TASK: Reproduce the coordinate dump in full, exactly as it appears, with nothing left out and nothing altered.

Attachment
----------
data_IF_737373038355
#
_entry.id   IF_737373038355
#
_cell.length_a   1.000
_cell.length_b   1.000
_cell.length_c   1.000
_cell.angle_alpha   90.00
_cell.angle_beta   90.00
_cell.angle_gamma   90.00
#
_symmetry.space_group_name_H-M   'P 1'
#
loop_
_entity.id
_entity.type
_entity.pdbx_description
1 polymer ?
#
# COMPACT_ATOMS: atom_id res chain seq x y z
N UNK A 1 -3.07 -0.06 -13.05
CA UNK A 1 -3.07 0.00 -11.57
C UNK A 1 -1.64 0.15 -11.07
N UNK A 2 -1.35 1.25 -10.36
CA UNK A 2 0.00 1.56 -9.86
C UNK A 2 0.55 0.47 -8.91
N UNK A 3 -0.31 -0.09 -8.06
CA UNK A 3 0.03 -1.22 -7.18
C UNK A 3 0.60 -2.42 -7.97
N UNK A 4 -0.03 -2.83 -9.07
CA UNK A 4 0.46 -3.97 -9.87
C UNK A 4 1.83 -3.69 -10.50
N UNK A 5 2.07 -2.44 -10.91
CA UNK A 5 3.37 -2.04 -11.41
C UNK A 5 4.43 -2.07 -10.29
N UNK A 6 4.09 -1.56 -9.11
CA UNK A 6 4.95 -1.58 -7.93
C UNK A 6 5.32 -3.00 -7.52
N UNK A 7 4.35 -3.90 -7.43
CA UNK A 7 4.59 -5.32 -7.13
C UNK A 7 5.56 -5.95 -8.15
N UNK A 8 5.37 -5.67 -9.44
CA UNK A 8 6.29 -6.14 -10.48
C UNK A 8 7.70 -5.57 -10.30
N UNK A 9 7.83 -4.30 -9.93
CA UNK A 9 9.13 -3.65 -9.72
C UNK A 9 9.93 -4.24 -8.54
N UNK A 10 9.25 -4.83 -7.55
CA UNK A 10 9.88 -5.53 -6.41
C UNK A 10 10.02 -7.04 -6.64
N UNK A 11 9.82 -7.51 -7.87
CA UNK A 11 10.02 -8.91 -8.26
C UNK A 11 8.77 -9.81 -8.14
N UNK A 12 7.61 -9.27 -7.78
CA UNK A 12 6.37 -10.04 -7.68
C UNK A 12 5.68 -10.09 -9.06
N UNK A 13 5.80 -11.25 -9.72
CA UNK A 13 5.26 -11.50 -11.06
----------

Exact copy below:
data_IF_737373038355
#
_entry.id   IF_737373038355
#
_cell.length_a   1.000
_cell.length_b   1.000
_cell.length_c   1.000
_cell.angle_alpha   90.00
_cell.angle_beta   90.00
_cell.angle_gamma   90.00
#
_symmetry.space_group_name_H-M   'P 1'
#
loop_
_entity.id
_entity.type
_entity.pdbx_description
1 polymer ?
#
# COMPACT_ATOMS: atom_id res chain seq x y z
N UNK A 1 -3.07 -0.06 -13.05
CA UNK A 1 -3.07 0.00 -11.57
C UNK A 1 -1.64 0.15 -11.07
N UNK A 2 -1.35 1.25 -10.36
CA UNK A 2 0.00 1.56 -9.86
C UNK A 2 0.55 0.47 -8.91
N UNK A 3 -0.31 -0.09 -8.06
CA UNK A 3 0.03 -1.22 -7.18
C UNK A 3 0.60 -2.42 -7.97
N UNK A 4 -0.03 -2.83 -9.07
CA UNK A 4 0.46 -3.97 -9.87
C UNK A 4 1.83 -3.69 -10.50
N UNK A 5 2.07 -2.44 -10.91
CA UNK A 5 3.37 -2.04 -11.41
C UNK A 5 4.43 -2.07 -10.29
N UNK A 6 4.09 -1.56 -9.11
CA UNK A 6 4.95 -1.58 -7.93
C UNK A 6 5.32 -3.00 -7.52
N UNK A 7 4.35 -3.90 -7.43
CA UNK A 7 4.59 -5.32 -7.13
C UNK A 7 5.56 -5.95 -8.15
N UNK A 8 5.37 -5.67 -9.44
CA UNK A 8 6.29 -6.14 -10.48
C UNK A 8 7.70 -5.57 -10.30
N UNK A 9 7.83 -4.30 -9.93
CA UNK A 9 9.13 -3.65 -9.72
C UNK A 9 9.93 -4.24 -8.54
N UNK A 10 9.25 -4.83 -7.55
CA UNK A 10 9.88 -5.53 -6.41
C UNK A 10 10.02 -7.04 -6.64
N UNK A 11 9.82 -7.51 -7.87
CA UNK A 11 10.02 -8.91 -8.26
C UNK A 11 8.77 -9.81 -8.14
N UNK A 12 7.61 -9.27 -7.78
CA UNK A 12 6.37 -10.04 -7.68
C UNK A 12 5.68 -10.09 -9.06
N UNK A 13 5.80 -11.25 -9.72
CA UNK A 13 5.26 -11.50 -11.06